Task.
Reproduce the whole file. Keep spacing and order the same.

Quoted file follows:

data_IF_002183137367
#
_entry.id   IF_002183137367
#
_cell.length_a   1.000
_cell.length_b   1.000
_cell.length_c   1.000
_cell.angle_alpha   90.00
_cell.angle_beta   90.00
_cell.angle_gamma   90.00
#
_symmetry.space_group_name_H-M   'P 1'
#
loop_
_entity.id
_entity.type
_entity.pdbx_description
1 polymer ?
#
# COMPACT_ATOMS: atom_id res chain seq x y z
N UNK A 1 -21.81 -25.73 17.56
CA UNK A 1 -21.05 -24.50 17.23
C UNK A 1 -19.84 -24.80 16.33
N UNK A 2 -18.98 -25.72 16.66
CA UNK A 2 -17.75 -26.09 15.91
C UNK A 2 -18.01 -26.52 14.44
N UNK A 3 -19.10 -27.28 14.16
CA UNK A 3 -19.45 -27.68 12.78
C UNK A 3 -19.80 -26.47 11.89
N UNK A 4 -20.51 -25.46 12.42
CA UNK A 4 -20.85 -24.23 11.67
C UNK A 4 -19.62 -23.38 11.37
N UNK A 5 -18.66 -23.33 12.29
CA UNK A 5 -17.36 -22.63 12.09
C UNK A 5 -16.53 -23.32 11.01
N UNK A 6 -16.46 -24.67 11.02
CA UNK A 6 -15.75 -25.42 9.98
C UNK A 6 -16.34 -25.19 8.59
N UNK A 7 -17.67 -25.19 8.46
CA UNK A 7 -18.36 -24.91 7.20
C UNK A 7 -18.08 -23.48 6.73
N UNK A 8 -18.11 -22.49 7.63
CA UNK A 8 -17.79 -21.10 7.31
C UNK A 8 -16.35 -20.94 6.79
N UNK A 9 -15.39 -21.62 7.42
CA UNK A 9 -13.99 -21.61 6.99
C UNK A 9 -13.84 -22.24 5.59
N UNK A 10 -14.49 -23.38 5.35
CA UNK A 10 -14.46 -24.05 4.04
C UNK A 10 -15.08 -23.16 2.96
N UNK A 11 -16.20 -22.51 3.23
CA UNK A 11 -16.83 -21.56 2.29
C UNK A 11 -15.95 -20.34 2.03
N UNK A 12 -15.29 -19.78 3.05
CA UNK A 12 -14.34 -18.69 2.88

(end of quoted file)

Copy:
data_IF_002183137367
#
_entry.id   IF_002183137367
#
_cell.length_a   1.000
_cell.length_b   1.000
_cell.length_c   1.000
_cell.angle_alpha   90.00
_cell.angle_beta   90.00
_cell.angle_gamma   90.00
#
_symmetry.space_group_name_H-M   'P 1'
#
loop_
_entity.id
_entity.type
_entity.pdbx_description
1 polymer ?
#
# COMPACT_ATOMS: atom_id res chain seq x y z
N UNK A 1 -21.81 -25.73 17.56
CA UNK A 1 -21.05 -24.50 17.23
C UNK A 1 -19.84 -24.80 16.33
N UNK A 2 -18.98 -25.72 16.66
CA UNK A 2 -17.75 -26.09 15.91
C UNK A 2 -18.01 -26.52 14.44
N UNK A 3 -19.10 -27.28 14.16
CA UNK A 3 -19.45 -27.68 12.78
C UNK A 3 -19.80 -26.47 11.89
N UNK A 4 -20.51 -25.46 12.42
CA UNK A 4 -20.85 -24.23 11.67
C UNK A 4 -19.62 -23.38 11.37
N UNK A 5 -18.66 -23.33 12.29
CA UNK A 5 -17.36 -22.63 12.09
C UNK A 5 -16.53 -23.32 11.01
N UNK A 6 -16.46 -24.67 11.02
CA UNK A 6 -15.75 -25.42 9.98
C UNK A 6 -16.34 -25.19 8.59
N UNK A 7 -17.67 -25.19 8.46
CA UNK A 7 -18.36 -24.91 7.20
C UNK A 7 -18.08 -23.48 6.73
N UNK A 8 -18.11 -22.49 7.63
CA UNK A 8 -17.79 -21.10 7.31
C UNK A 8 -16.35 -20.94 6.79
N UNK A 9 -15.39 -21.62 7.42
CA UNK A 9 -13.99 -21.61 6.99
C UNK A 9 -13.84 -22.24 5.59
N UNK A 10 -14.49 -23.38 5.35
CA UNK A 10 -14.46 -24.05 4.04
C UNK A 10 -15.08 -23.16 2.96
N UNK A 11 -16.20 -22.51 3.23
CA UNK A 11 -16.83 -21.56 2.29
C UNK A 11 -15.95 -20.34 2.03
N UNK A 12 -15.29 -19.78 3.05
CA UNK A 12 -14.34 -18.69 2.88